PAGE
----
Postie Letters: enhancing Reading and Writing in the Daily Five Classroom

You often find out about a great book to read through a friend.  In our Grade Two class, we have a daily routine called ‘Postie’.  Letters are written and read recommending a good-fit book to a classmate. The Student of the Day becomes the Postie and gets to deliver the letters to others.

‘Postie’ started as my letter to a reader. I would write to a student who I thought needed a bit of help choosing a ‘good fit’ book for reading.  Choosing books that I enjoyed myself, I wrote to tell the reader what it was about and why I thought they should read it.

Things changed when the students themselves started to write the letters. I had not asked them to do this, and it has never become a required task.In the photo, Chanel is carefully reading my letter to her, and following the structure as well as choosing the vocabulary for the letter.  It’s something we do because we love writing, we love reading, and we want others to also.

To write a successful Postie letter, the writer has to explain why this book will suit the reader. To this end, children have been referring to the CAFE menu used in our Daily Five literacy system. Now we talk more about the strategies on the CAFE board, thinking about them and matching them to reader friends.

There are regular writers’ workshops with ‘Postie’ letter writers, where three or four students work with me to improve their letters.  Together we have created a ‘Bump It Up’ chart. This chart displays the work of three writers, and annotates the desired features shown in their Postie letters.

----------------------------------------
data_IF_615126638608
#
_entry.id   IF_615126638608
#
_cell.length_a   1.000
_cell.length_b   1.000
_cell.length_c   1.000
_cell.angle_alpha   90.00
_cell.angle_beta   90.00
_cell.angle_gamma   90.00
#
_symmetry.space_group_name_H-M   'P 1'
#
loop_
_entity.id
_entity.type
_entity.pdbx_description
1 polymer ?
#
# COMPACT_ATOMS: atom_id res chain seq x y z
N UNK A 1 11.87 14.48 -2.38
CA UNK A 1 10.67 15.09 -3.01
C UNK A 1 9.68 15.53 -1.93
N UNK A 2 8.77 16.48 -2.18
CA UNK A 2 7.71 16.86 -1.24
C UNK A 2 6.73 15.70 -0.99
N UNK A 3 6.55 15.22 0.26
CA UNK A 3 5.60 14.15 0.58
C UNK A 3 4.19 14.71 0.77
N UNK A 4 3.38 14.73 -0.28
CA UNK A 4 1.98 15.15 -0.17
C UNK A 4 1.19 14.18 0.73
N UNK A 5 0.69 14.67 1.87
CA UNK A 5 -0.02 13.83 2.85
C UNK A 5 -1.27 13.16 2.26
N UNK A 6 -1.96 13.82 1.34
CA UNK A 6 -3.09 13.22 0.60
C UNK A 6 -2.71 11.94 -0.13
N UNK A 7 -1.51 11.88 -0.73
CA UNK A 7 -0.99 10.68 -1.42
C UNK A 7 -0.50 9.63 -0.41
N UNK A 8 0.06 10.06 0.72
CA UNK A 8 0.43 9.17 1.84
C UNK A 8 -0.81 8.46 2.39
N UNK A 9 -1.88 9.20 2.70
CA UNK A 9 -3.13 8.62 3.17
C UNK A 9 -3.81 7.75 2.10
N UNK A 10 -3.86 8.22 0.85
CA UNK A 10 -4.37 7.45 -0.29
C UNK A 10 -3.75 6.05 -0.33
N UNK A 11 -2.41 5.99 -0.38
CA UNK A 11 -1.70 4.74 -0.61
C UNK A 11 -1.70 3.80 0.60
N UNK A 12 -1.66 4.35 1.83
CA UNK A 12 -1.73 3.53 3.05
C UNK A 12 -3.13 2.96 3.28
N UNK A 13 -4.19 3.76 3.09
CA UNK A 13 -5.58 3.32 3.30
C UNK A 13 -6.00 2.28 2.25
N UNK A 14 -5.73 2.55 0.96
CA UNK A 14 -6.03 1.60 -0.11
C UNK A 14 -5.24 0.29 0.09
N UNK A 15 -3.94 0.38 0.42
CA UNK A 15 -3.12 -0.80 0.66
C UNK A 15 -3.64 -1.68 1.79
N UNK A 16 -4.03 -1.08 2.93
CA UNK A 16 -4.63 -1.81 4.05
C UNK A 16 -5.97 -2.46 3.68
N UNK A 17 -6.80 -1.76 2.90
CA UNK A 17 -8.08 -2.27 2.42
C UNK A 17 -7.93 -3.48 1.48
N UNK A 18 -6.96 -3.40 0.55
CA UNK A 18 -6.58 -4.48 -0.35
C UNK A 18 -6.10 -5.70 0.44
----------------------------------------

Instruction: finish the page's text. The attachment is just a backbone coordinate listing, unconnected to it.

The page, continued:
Monique shows our ‘Bump It Up’ chart to her mum.

The three samples chosen are from a range of writers, demonstrating ‘doing well’, ‘getting there’ and ‘starting off’. This enables students to aim at ‘bumping up’ their writing to the next level by referring to the visible examples.

The magic?  It’s all about connecting the reading and writing. It’s about purpose and audience in writing, and enabling choice. It’s about becoming more knowledgeable about the reading process and using this knowledge to help a reader. And it’s a pretty nifty way to create a book review.

“You are not just bumping up the person who reads the book.  You are bumping up your own writing.” Zoe

“The letter improves if you add more detail to your sentences.” Isabella

“When you do Postie, you are actually bumping up both your reading and their reading because you have to know what a good fit book is for them.” Madison

“You have to make your letter interesting.” Jema

Postie from brette lockyer on Vimeo.


4 thoughts on “Postie Letters: enhancing Reading and Writing in the Daily Five Classroom

  1. Brette,
    I just love this idea! Engagement starts with choice yet sometimes the ambiguity of choice can be too big for a child. I love the idea of recommending texts. Remember our American friend Steven Layne from ALEA conference? In his book, ‘Igniting a Passion for Reading’, he gives lots of strategies just like yours in developing a gregarious, insatiable and voracious appetite for reading.

    Another brilliant post Brette!

    1. Thanks for the comment Jasmine, and especially reminding me about Steven Layne.
      In the Grade Two literacy classroom I have found it difficult to talk about reading strategies in ways useful to the children. It was an unexpected benefit that the ‘Postie’ letters helped with this. I feel like a vulture circling to swoop on any rich learning moment that happens outside my planning and programming. This one one of those.

    1. Thanks for the comment, Louise. The ‘Postie’ letters which I write to the children are also a great way to introduce a new book to the class library.
      I am determined to keep the ‘Postie’ letter writing activity as a choice task, so that the social learning connections remain strong.

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